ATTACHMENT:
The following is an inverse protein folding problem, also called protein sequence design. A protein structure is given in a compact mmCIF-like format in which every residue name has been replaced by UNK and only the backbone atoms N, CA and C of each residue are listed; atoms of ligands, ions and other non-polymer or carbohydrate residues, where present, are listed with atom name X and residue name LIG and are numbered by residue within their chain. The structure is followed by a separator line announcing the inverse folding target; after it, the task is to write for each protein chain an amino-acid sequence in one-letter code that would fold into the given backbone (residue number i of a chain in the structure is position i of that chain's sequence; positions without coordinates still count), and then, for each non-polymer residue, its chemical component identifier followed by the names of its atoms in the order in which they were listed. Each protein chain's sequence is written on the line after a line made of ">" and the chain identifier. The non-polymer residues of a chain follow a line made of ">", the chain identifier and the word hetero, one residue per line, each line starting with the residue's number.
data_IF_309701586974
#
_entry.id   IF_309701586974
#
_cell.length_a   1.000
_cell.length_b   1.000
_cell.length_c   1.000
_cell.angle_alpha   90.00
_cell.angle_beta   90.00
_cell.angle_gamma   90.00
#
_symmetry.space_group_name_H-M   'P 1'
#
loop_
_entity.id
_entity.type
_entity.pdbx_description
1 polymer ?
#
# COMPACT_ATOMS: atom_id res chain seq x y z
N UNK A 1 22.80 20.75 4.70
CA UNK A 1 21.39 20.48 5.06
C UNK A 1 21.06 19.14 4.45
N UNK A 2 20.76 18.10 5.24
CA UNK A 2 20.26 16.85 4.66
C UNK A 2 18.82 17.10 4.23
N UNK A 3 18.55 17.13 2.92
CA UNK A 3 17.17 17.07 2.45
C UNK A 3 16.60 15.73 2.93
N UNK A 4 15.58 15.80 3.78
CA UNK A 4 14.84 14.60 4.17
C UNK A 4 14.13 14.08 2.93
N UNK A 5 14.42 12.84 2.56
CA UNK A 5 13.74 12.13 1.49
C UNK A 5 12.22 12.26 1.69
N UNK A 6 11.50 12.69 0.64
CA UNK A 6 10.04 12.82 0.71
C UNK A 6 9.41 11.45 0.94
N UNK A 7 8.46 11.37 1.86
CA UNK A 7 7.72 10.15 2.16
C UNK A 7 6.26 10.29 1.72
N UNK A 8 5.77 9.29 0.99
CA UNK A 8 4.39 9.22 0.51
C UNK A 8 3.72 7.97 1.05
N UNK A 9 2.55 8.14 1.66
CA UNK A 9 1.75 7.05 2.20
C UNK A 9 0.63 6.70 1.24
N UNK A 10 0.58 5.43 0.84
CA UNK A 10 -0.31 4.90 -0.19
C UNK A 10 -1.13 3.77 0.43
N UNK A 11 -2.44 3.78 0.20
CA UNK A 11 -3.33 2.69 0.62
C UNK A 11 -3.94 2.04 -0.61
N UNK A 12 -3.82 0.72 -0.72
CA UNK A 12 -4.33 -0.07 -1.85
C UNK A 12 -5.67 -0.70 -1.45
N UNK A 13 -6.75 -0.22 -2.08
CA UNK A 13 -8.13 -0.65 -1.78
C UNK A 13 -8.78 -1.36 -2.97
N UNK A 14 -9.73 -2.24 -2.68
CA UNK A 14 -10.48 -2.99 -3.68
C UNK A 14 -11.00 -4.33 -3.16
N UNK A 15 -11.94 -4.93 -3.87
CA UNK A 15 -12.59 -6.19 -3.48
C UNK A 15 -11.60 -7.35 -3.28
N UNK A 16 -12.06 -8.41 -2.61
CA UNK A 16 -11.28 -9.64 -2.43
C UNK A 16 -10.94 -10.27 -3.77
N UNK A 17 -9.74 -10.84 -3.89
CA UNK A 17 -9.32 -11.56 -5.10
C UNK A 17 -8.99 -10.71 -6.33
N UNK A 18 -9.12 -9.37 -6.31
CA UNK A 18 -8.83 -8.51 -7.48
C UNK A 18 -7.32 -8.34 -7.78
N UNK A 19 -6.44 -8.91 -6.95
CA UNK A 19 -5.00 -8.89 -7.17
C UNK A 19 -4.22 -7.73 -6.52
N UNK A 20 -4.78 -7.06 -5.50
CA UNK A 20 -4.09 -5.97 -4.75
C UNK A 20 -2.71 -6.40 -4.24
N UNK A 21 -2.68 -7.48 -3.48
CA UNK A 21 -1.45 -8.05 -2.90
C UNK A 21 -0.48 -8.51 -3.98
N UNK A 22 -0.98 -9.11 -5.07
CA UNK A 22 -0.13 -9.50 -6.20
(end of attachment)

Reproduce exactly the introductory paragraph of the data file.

The following is an inverse protein folding problem, also called protein sequence design. A protein structure is given in a compact mmCIF-like format in which every residue name has been replaced by UNK and only the backbone atoms N, CA and C of each residue are listed; atoms of ligands, ions and other non-polymer or carbohydrate residues, where present, are listed with atom name X and residue name LIG and are numbered by residue within their chain. The structure is followed by a separator line announcing the inverse folding target; after it, the task is to write for each protein chain an amino-acid sequence in one-letter code that would fold into the given backbone (residue number i of a chain in the structure is position i of that chain's sequence; positions without coordinates still count), and then, for each non-polymer residue, its chemical component identifier followed by the names of its atoms in the order in which they were listed. Each protein chain's sequence is written on the line after a line made of ">" and the chain identifier. The non-polymer residues of a chain follow a line made of ">", the chain identifier and the word hetero, one residue per line, each line starting with the residue's number.